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    Yes, I get all that but in the second example if the expenses are for a non-employee, then how can they appear as income on a W2.  W2’s by definition are employee income.  So, that should be impossible, right?

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    Not impossible at all if the prospective employee is hired.

    This is all theoretical and assuming the exact fact pattern and employer compliance. But, of course, if the prospective employee is hired, the employer’s tax/payroll preparer could choose to include the reimbursement on the initial W2 if they occur in the same year.

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    Yes, definitely theoretical, but I think we’re getting to the part I don’t understand.

    If it’s reported on a W2 it would seem to me that by definition it is an employee expense.

    But if it is an employee expense, then as you say:

    the company is paying expenses for an employee. It is considered an ordinary and necessary cost of doing business.

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    Which should imply that it doesn’t need to be on the W2 since it is an expense for an employee that is a necessary cost of doing business.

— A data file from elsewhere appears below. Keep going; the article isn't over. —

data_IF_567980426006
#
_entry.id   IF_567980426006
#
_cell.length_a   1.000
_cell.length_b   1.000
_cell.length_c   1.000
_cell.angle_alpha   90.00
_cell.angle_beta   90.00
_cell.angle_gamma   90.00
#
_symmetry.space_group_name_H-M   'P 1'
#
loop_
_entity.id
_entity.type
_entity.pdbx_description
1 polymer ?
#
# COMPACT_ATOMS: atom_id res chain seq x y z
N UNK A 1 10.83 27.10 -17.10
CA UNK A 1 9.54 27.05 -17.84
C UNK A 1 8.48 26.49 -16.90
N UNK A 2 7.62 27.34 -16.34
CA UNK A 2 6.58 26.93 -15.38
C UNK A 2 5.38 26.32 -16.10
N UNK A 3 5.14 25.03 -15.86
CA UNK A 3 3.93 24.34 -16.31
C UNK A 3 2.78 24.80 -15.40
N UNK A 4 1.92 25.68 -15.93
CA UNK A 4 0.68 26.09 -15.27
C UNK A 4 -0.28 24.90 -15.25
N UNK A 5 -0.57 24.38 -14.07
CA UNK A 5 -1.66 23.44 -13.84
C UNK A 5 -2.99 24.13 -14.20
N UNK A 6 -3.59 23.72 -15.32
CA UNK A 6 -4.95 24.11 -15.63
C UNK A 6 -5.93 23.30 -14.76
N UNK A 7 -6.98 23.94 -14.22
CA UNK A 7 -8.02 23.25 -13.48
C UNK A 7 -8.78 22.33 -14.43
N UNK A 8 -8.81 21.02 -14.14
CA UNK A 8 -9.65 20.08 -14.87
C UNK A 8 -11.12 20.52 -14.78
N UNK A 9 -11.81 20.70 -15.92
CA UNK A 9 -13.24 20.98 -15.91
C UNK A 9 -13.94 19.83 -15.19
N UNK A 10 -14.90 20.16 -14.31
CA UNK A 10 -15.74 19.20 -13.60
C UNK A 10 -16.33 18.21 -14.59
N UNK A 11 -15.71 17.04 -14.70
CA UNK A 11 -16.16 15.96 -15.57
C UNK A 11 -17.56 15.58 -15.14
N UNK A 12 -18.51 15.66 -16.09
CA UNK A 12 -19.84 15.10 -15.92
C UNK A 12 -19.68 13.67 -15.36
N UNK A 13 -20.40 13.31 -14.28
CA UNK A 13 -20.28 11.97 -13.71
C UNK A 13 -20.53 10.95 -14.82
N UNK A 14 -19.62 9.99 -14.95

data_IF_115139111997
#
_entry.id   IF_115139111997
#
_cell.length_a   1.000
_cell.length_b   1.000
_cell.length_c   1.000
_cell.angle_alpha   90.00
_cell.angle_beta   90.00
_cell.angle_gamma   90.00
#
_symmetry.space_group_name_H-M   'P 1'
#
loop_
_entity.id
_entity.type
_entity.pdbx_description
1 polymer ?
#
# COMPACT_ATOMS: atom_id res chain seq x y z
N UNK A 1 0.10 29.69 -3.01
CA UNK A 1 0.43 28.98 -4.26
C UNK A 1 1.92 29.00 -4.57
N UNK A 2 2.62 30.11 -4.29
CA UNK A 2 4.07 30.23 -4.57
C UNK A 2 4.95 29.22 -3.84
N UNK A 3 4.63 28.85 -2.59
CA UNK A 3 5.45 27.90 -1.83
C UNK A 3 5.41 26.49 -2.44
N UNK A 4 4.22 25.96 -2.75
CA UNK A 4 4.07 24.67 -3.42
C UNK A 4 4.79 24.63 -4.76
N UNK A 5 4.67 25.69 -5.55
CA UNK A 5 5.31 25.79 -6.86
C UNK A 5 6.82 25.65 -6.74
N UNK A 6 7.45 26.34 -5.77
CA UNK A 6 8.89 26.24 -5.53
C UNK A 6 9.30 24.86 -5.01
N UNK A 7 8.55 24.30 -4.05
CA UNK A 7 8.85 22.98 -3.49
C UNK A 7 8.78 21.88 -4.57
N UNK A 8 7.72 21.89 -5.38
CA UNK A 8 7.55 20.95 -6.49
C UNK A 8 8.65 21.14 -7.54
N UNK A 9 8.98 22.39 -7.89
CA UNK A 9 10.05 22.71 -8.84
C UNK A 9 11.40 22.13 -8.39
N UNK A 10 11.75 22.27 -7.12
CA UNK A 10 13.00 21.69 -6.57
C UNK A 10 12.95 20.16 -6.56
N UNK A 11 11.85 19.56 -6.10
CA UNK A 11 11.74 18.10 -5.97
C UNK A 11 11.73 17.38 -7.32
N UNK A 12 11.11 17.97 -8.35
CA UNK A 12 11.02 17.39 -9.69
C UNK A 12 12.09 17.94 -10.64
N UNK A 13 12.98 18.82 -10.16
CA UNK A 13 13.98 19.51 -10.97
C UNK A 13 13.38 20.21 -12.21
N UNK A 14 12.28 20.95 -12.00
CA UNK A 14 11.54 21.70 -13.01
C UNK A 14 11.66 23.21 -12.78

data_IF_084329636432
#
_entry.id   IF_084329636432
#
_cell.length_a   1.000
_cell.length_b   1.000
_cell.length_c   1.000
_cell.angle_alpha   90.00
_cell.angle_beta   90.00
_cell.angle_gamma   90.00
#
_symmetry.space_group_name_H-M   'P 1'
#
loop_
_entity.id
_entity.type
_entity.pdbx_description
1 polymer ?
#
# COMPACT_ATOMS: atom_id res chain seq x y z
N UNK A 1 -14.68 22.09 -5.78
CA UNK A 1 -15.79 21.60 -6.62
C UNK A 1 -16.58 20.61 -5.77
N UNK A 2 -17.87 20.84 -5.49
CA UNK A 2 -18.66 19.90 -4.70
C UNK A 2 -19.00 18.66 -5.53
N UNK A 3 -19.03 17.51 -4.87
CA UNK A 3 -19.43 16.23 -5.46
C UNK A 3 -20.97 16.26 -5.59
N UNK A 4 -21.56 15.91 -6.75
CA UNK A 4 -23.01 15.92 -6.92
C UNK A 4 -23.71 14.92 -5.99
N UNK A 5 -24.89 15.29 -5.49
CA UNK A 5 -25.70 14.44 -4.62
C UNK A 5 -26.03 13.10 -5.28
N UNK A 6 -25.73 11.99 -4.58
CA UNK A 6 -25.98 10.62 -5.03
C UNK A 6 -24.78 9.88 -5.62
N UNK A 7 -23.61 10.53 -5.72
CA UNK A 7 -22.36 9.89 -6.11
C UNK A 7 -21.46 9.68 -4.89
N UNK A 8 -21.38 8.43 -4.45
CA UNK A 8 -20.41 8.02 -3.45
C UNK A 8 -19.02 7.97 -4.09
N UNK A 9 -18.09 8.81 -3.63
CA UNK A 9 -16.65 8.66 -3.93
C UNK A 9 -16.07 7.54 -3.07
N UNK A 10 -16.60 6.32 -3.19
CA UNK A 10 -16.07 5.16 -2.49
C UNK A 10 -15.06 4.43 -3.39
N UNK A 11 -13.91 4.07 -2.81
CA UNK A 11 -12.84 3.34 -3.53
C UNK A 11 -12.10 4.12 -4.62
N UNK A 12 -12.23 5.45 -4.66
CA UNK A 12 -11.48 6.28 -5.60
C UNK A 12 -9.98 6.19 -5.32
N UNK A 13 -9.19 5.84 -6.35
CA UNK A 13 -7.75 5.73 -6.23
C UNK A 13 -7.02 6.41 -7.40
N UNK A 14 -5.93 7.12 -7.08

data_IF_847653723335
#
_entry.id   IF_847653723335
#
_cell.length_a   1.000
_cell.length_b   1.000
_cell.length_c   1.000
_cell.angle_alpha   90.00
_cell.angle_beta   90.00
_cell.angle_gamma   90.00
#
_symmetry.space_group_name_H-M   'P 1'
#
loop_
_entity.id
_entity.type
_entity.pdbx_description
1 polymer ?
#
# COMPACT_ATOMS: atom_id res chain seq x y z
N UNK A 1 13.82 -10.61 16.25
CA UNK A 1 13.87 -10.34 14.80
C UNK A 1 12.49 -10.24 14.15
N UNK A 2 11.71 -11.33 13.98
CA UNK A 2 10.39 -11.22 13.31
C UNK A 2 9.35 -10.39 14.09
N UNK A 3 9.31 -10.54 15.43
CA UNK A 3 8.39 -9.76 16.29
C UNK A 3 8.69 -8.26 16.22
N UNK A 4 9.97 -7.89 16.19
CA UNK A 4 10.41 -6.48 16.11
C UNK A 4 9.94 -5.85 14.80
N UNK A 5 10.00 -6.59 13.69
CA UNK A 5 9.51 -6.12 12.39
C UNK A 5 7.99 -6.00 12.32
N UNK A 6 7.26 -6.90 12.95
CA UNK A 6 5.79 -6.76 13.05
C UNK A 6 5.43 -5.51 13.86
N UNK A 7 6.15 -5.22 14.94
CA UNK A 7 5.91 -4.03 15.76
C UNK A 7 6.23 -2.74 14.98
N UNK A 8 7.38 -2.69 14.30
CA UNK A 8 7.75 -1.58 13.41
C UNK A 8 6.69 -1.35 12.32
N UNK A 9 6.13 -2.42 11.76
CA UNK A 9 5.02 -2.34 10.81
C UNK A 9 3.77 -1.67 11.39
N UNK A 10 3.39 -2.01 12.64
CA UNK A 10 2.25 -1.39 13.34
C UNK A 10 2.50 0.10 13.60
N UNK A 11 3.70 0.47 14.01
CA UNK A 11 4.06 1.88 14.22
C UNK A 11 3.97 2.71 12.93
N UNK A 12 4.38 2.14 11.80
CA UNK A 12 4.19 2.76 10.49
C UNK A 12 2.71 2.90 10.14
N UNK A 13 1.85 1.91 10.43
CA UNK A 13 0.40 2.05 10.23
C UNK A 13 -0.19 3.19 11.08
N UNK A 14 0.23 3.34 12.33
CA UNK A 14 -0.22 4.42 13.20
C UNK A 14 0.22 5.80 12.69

So, then one would argue, “well they weren’t an employee at the time”.

    To which the response is, “well if they weren’t an employee at the time, then it can’t go on a W2, because for that’s only for employees.”

     

    It certainly seems like there is a contradiction in there somewhere.   But I suppose it would not be the first time part of the tax code didn’t make sense to me.

    #228556 Reply
    Avatar Tim 
    Participant
    Status: Accountant
    Posts: 2573
    Joined: 09/18/2018

    “expense for an employee that is a necessary cost of doing business.”

    What work was performed? If you were selling something, that was defined as business purpose. Interviews were defined as seeking employment. Specifically addressed in the previous tax law and in the current tax law. One can argue if you wish. And you can lose as well. It’s just pleasant for the IRS to win those disagreements,

    #228607 Reply
    Avatar AR 
    Participant
    Status: Physician
    Posts: 786
    Joined: 03/10/2016

    “expense for an employee that is a necessary cost of doing business.”

    What work was performed? If you were selling something, that was defined as business purpose. Interviews were defined as seeking employment. Specifically addressed in the previous tax law and in the current tax law. One can argue if you wish. And you can lose as well. It’s just pleasant for the IRS to win those disagreements,

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    I don’t think you get the problem here.

    I’m not saying that it shouldn’t be counted as income.  I’m saying I don’t understand how it could ever show up on a W2.  1099 makes sense.  W2, I just don’t understand.

    Your quote above basically explains why putting it on a W2 doesn’t seem to make sense.

    #228613 Reply
    jfoxcpacfp jfoxcpacfp 
    Moderator